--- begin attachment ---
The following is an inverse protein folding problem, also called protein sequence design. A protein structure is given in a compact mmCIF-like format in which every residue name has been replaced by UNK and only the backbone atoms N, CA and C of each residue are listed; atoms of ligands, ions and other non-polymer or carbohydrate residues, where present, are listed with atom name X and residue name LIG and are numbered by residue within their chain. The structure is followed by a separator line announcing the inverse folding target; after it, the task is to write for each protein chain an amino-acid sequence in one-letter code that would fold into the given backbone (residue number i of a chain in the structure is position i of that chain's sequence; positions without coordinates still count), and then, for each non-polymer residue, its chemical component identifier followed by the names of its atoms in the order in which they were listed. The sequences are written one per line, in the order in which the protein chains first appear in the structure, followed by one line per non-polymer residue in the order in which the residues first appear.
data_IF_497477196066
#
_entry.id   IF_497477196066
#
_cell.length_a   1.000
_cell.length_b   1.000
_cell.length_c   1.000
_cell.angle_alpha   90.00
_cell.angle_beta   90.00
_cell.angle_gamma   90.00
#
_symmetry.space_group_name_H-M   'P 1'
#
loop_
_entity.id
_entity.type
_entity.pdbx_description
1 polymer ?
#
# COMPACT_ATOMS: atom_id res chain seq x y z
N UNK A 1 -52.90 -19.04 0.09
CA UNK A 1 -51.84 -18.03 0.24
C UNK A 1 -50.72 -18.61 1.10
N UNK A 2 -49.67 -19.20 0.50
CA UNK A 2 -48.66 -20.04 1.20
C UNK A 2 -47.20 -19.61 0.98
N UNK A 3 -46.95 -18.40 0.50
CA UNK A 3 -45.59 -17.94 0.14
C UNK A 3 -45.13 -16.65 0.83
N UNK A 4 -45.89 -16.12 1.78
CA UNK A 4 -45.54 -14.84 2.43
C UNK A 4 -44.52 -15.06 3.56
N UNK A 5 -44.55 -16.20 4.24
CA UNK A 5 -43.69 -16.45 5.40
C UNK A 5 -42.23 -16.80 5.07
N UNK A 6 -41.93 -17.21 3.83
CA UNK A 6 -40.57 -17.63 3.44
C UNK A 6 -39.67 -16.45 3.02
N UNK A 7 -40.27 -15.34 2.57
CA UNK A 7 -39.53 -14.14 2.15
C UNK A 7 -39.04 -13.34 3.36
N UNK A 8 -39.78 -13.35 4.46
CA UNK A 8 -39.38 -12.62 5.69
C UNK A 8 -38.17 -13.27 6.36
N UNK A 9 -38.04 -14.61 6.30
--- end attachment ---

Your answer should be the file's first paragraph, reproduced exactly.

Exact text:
The following is an inverse protein folding problem, also called protein sequence design. A protein structure is given in a compact mmCIF-like format in which every residue name has been replaced by UNK and only the backbone atoms N, CA and C of each residue are listed; atoms of ligands, ions and other non-polymer or carbohydrate residues, where present, are listed with atom name X and residue name LIG and are numbered by residue within their chain. The structure is followed by a separator line announcing the inverse folding target; after it, the task is to write for each protein chain an amino-acid sequence in one-letter code that would fold into the given backbone (residue number i of a chain in the structure is position i of that chain's sequence; positions without coordinates still count), and then, for each non-polymer residue, its chemical component identifier followed by the names of its atoms in the order in which they were listed. The sequences are written one per line, in the order in which the protein chains first appear in the structure, followed by one line per non-polymer residue in the order in which the residues first appear.